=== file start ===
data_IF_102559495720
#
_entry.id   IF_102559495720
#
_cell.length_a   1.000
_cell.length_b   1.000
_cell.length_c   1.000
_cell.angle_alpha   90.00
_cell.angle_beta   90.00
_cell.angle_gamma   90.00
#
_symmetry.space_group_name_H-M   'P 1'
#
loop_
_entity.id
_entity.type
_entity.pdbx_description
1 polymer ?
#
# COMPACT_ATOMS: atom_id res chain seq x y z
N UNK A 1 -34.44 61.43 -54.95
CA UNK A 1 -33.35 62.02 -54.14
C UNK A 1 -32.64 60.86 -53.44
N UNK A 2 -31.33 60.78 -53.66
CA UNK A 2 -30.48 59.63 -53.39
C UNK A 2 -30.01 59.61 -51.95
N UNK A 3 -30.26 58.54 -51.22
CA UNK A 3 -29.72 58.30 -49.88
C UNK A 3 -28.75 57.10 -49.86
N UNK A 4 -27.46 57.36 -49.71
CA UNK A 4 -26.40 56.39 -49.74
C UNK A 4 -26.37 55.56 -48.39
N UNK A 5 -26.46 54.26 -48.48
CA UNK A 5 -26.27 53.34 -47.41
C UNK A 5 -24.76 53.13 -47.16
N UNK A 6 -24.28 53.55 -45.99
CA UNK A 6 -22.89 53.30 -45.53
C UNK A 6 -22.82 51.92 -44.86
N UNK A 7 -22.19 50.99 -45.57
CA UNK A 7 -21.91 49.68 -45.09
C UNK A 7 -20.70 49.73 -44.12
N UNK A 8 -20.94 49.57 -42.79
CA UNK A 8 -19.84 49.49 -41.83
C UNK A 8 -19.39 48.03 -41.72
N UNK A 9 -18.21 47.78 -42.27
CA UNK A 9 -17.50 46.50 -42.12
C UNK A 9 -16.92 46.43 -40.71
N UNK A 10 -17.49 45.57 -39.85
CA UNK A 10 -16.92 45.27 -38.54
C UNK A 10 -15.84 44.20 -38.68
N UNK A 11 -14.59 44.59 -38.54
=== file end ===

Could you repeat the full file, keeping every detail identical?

data_IF_102559495720
#
_entry.id   IF_102559495720
#
_cell.length_a   1.000
_cell.length_b   1.000
_cell.length_c   1.000
_cell.angle_alpha   90.00
_cell.angle_beta   90.00
_cell.angle_gamma   90.00
#
_symmetry.space_group_name_H-M   'P 1'
#
loop_
_entity.id
_entity.type
_entity.pdbx_description
1 polymer ?
#
# COMPACT_ATOMS: atom_id res chain seq x y z
N UNK A 1 -34.44 61.43 -54.95
CA UNK A 1 -33.35 62.02 -54.14
C UNK A 1 -32.64 60.86 -53.44
N UNK A 2 -31.33 60.78 -53.66
CA UNK A 2 -30.48 59.63 -53.39
C UNK A 2 -30.01 59.61 -51.95
N UNK A 3 -30.26 58.54 -51.22
CA UNK A 3 -29.72 58.30 -49.88
C UNK A 3 -28.75 57.10 -49.86
N UNK A 4 -27.46 57.36 -49.71
CA UNK A 4 -26.40 56.39 -49.74
C UNK A 4 -26.37 55.56 -48.39
N UNK A 5 -26.46 54.26 -48.48
CA UNK A 5 -26.27 53.34 -47.41
C UNK A 5 -24.76 53.13 -47.16
N UNK A 6 -24.28 53.55 -45.99
CA UNK A 6 -22.89 53.30 -45.53
C UNK A 6 -22.82 51.92 -44.86
N UNK A 7 -22.19 50.99 -45.57
CA UNK A 7 -21.91 49.68 -45.09
C UNK A 7 -20.70 49.73 -44.12
N UNK A 8 -20.94 49.57 -42.79
CA UNK A 8 -19.84 49.49 -41.83
C UNK A 8 -19.39 48.03 -41.72
N UNK A 9 -18.21 47.78 -42.27
CA UNK A 9 -17.50 46.50 -42.12
C UNK A 9 -16.92 46.43 -40.71
N UNK A 10 -17.49 45.57 -39.85
CA UNK A 10 -16.92 45.27 -38.54
C UNK A 10 -15.84 44.20 -38.68
N UNK A 11 -14.59 44.59 -38.54